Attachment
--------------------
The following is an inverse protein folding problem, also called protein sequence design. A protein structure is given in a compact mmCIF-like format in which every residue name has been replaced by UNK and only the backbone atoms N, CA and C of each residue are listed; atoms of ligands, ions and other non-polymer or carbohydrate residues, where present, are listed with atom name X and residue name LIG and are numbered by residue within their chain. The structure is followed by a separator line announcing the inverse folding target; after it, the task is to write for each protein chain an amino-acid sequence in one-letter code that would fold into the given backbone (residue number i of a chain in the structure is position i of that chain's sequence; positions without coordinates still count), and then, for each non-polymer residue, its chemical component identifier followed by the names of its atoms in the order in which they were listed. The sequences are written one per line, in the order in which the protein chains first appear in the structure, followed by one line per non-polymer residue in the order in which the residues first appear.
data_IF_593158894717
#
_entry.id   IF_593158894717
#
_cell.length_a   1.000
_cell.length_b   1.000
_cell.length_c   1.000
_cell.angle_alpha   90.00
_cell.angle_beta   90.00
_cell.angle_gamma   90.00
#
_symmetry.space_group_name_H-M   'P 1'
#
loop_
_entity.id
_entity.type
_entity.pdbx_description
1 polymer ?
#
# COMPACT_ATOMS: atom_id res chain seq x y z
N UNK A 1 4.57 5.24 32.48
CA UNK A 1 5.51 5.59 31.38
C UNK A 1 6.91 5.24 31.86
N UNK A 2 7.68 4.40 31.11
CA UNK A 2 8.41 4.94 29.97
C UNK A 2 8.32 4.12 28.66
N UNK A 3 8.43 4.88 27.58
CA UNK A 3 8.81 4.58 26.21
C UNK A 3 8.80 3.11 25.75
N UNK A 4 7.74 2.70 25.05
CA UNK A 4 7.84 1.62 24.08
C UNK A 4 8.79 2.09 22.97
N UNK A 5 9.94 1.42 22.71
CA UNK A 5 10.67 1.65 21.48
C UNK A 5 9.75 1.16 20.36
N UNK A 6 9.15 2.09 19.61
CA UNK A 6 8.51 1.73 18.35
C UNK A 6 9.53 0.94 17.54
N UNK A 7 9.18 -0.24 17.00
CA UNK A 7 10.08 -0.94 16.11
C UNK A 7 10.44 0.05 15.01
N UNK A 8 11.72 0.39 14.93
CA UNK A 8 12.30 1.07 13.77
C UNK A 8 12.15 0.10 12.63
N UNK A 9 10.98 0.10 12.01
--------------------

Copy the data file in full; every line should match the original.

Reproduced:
The following is an inverse protein folding problem, also called protein sequence design. A protein structure is given in a compact mmCIF-like format in which every residue name has been replaced by UNK and only the backbone atoms N, CA and C of each residue are listed; atoms of ligands, ions and other non-polymer or carbohydrate residues, where present, are listed with atom name X and residue name LIG and are numbered by residue within their chain. The structure is followed by a separator line announcing the inverse folding target; after it, the task is to write for each protein chain an amino-acid sequence in one-letter code that would fold into the given backbone (residue number i of a chain in the structure is position i of that chain's sequence; positions without coordinates still count), and then, for each non-polymer residue, its chemical component identifier followed by the names of its atoms in the order in which they were listed. The sequences are written one per line, in the order in which the protein chains first appear in the structure, followed by one line per non-polymer residue in the order in which the residues first appear.
data_IF_593158894717
#
_entry.id   IF_593158894717
#
_cell.length_a   1.000
_cell.length_b   1.000
_cell.length_c   1.000
_cell.angle_alpha   90.00
_cell.angle_beta   90.00
_cell.angle_gamma   90.00
#
_symmetry.space_group_name_H-M   'P 1'
#
loop_
_entity.id
_entity.type
_entity.pdbx_description
1 polymer ?
#
# COMPACT_ATOMS: atom_id res chain seq x y z
N UNK A 1 4.57 5.24 32.48
CA UNK A 1 5.51 5.59 31.38
C UNK A 1 6.91 5.24 31.86
N UNK A 2 7.68 4.40 31.11
CA UNK A 2 8.41 4.94 29.97
C UNK A 2 8.32 4.12 28.66
N UNK A 3 8.43 4.88 27.58
CA UNK A 3 8.81 4.58 26.21
C UNK A 3 8.80 3.11 25.75
N UNK A 4 7.74 2.70 25.05
CA UNK A 4 7.84 1.62 24.08
C UNK A 4 8.79 2.09 22.97
N UNK A 5 9.94 1.42 22.71
CA UNK A 5 10.67 1.65 21.48
C UNK A 5 9.75 1.16 20.36
N UNK A 6 9.15 2.09 19.61
CA UNK A 6 8.51 1.73 18.35
C UNK A 6 9.53 0.94 17.54
N UNK A 7 9.18 -0.24 17.00
CA UNK A 7 10.08 -0.94 16.11
C UNK A 7 10.44 0.05 15.01
N UNK A 8 11.72 0.39 14.93
CA UNK A 8 12.30 1.07 13.77
C UNK A 8 12.15 0.10 12.63
N UNK A 9 10.98 0.10 12.01